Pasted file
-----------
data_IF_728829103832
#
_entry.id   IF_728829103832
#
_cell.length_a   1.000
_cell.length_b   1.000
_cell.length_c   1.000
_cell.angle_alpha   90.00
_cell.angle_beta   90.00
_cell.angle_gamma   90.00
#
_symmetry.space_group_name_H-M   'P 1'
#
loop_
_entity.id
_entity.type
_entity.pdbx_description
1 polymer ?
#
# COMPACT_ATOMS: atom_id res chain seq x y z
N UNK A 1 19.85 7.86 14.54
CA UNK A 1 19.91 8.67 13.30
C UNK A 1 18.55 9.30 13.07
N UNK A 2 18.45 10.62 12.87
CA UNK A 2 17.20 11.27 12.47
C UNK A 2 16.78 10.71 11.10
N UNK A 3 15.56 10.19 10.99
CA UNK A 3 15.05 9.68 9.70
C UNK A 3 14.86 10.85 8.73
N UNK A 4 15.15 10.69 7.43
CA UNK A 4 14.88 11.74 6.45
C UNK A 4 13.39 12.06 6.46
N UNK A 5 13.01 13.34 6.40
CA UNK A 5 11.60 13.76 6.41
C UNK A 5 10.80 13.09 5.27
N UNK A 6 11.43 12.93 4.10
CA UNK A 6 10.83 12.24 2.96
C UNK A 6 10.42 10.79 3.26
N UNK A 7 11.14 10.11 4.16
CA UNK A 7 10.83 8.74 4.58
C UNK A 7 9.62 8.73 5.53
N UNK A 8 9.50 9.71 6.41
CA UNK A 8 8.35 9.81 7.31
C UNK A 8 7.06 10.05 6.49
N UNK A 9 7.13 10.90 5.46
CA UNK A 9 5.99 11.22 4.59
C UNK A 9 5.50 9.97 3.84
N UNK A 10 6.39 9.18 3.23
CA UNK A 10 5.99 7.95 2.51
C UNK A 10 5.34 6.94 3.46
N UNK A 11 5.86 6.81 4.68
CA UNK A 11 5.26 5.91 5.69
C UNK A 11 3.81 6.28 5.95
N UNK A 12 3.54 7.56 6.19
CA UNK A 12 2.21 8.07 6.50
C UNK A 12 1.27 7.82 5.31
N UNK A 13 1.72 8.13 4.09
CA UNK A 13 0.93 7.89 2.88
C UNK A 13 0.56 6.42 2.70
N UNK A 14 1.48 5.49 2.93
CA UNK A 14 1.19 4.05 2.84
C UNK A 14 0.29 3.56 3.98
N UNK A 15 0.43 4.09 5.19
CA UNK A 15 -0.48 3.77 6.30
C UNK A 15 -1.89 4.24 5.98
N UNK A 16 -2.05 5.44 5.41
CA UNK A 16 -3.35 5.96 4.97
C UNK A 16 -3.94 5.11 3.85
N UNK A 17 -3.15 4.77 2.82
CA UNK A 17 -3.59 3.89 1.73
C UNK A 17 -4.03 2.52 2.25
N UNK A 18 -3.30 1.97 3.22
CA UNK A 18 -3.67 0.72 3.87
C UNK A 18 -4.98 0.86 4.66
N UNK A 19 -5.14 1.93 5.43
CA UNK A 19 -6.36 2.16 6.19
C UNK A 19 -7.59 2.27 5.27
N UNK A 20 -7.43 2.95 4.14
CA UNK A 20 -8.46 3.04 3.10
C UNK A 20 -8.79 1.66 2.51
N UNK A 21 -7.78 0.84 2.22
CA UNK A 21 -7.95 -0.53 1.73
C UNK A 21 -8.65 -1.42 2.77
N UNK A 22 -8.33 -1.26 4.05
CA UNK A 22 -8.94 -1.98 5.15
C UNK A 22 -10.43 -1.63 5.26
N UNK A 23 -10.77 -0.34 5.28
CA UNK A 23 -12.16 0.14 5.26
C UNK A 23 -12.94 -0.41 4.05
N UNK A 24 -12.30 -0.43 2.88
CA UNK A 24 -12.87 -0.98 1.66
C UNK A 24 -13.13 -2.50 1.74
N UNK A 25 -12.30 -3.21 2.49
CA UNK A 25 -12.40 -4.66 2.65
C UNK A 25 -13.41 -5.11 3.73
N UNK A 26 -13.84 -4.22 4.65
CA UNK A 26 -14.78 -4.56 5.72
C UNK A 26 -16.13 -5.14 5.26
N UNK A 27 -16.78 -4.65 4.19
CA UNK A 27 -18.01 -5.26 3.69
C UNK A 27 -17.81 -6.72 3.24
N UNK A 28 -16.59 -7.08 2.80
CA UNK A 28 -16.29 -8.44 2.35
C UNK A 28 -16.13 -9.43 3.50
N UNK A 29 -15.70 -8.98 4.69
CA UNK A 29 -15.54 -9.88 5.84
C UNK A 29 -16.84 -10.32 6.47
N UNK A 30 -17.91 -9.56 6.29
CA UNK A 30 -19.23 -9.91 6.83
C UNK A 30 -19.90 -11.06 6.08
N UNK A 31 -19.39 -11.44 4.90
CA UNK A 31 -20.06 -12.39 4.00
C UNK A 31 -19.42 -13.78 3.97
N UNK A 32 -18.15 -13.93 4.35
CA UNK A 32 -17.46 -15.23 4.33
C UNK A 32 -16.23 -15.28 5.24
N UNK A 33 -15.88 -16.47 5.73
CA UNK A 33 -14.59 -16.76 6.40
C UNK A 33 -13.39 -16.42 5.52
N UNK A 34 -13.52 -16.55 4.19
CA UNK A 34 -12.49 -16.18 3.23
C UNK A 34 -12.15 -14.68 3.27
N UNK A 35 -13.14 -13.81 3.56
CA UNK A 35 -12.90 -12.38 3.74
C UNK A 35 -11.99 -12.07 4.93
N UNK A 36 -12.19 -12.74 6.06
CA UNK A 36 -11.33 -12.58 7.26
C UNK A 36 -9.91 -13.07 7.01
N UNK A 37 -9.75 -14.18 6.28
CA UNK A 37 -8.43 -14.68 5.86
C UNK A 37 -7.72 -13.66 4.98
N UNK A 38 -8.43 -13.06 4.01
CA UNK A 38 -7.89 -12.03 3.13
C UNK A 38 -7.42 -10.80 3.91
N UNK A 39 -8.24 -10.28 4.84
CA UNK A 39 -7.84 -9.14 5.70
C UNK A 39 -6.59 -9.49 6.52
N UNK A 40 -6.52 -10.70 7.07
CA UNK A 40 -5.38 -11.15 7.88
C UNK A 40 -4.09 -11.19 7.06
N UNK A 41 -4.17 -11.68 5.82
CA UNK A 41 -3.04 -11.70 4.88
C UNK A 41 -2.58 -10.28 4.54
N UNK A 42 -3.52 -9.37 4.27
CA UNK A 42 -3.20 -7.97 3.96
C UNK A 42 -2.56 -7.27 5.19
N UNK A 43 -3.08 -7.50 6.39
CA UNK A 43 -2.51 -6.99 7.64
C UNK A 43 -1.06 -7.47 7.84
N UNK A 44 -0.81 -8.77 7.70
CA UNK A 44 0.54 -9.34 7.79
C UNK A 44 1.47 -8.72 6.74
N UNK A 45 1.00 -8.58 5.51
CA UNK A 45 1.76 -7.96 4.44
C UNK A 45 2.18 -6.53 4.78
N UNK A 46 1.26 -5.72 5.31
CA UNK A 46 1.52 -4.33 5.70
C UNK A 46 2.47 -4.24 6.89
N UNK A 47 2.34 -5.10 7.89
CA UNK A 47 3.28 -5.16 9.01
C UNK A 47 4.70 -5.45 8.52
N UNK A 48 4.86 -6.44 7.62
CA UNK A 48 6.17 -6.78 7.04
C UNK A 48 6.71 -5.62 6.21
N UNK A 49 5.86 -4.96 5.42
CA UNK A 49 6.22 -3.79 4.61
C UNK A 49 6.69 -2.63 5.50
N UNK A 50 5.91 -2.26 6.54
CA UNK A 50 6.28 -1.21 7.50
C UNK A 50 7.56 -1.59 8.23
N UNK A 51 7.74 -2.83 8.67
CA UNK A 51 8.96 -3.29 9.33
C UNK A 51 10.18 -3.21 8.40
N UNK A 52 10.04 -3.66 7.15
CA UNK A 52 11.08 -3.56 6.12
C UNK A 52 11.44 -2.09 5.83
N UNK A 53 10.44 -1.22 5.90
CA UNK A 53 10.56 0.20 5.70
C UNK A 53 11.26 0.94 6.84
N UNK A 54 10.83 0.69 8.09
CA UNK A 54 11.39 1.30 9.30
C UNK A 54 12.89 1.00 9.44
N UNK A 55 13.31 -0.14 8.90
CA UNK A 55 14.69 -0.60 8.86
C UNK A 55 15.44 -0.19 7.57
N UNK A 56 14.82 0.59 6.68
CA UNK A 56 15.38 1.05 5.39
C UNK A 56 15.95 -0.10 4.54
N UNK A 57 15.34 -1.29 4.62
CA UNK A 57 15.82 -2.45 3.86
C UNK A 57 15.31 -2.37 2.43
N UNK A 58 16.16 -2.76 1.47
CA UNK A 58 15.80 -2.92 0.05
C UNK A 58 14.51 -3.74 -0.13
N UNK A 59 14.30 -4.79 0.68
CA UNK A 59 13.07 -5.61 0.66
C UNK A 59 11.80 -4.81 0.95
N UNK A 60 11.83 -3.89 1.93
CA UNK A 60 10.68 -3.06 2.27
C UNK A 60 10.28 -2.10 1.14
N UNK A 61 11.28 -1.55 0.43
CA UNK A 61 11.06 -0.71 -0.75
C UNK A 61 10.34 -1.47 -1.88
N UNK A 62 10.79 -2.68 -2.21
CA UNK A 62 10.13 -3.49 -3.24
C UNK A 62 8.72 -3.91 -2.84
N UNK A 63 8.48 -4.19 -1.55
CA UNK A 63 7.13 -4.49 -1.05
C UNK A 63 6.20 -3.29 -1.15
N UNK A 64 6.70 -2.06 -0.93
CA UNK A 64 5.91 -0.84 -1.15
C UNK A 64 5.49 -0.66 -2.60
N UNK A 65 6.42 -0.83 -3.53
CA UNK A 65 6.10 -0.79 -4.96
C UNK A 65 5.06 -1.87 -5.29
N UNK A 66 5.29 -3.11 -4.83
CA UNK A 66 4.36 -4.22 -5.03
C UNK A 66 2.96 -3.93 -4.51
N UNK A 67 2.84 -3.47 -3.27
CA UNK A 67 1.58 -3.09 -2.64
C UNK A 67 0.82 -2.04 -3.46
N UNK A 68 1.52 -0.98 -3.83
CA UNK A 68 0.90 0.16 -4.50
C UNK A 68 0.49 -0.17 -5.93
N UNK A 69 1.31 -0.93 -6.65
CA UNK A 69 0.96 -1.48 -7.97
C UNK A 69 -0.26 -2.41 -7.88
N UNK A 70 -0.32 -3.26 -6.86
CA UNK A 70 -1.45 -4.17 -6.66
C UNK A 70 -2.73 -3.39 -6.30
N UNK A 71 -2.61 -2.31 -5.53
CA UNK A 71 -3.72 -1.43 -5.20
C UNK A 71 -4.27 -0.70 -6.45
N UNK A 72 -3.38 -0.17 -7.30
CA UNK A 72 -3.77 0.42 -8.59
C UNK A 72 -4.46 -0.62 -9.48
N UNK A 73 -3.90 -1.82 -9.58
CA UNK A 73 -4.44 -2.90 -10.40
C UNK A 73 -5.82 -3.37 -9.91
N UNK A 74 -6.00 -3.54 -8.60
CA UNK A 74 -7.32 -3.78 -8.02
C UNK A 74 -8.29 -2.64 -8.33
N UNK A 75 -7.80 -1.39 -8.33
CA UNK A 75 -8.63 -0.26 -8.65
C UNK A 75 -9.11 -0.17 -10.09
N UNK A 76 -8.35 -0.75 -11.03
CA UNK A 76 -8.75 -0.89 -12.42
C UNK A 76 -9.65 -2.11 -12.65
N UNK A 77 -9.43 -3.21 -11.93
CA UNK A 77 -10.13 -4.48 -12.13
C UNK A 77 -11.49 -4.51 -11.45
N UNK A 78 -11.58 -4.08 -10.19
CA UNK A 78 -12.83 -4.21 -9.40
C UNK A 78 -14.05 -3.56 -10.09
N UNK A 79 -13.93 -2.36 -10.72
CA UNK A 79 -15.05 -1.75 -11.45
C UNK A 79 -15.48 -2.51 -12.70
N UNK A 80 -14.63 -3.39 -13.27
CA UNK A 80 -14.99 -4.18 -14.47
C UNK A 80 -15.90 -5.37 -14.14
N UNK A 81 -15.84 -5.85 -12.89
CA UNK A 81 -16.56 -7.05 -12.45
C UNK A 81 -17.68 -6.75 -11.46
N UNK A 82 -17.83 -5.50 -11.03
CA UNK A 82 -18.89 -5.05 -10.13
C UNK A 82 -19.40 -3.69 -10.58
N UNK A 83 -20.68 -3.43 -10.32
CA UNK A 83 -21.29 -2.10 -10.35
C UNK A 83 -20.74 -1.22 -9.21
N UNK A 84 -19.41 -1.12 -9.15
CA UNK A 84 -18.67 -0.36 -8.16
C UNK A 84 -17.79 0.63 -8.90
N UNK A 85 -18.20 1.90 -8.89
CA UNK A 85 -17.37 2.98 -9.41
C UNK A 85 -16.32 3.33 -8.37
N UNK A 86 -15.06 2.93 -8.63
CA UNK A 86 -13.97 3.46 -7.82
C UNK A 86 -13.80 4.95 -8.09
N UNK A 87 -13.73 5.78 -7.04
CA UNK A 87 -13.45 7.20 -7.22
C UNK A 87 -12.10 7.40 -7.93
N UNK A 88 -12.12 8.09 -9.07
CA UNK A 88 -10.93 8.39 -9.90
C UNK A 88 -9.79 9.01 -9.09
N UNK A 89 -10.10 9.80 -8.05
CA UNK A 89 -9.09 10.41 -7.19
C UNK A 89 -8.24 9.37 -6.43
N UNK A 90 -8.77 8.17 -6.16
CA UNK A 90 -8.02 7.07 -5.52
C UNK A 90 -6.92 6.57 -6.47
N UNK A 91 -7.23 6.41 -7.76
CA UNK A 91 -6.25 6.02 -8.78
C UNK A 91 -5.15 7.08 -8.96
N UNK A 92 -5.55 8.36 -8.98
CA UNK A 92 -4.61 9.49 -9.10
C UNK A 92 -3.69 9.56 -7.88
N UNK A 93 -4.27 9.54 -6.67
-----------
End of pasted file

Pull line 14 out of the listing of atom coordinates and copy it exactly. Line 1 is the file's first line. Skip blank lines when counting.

loop_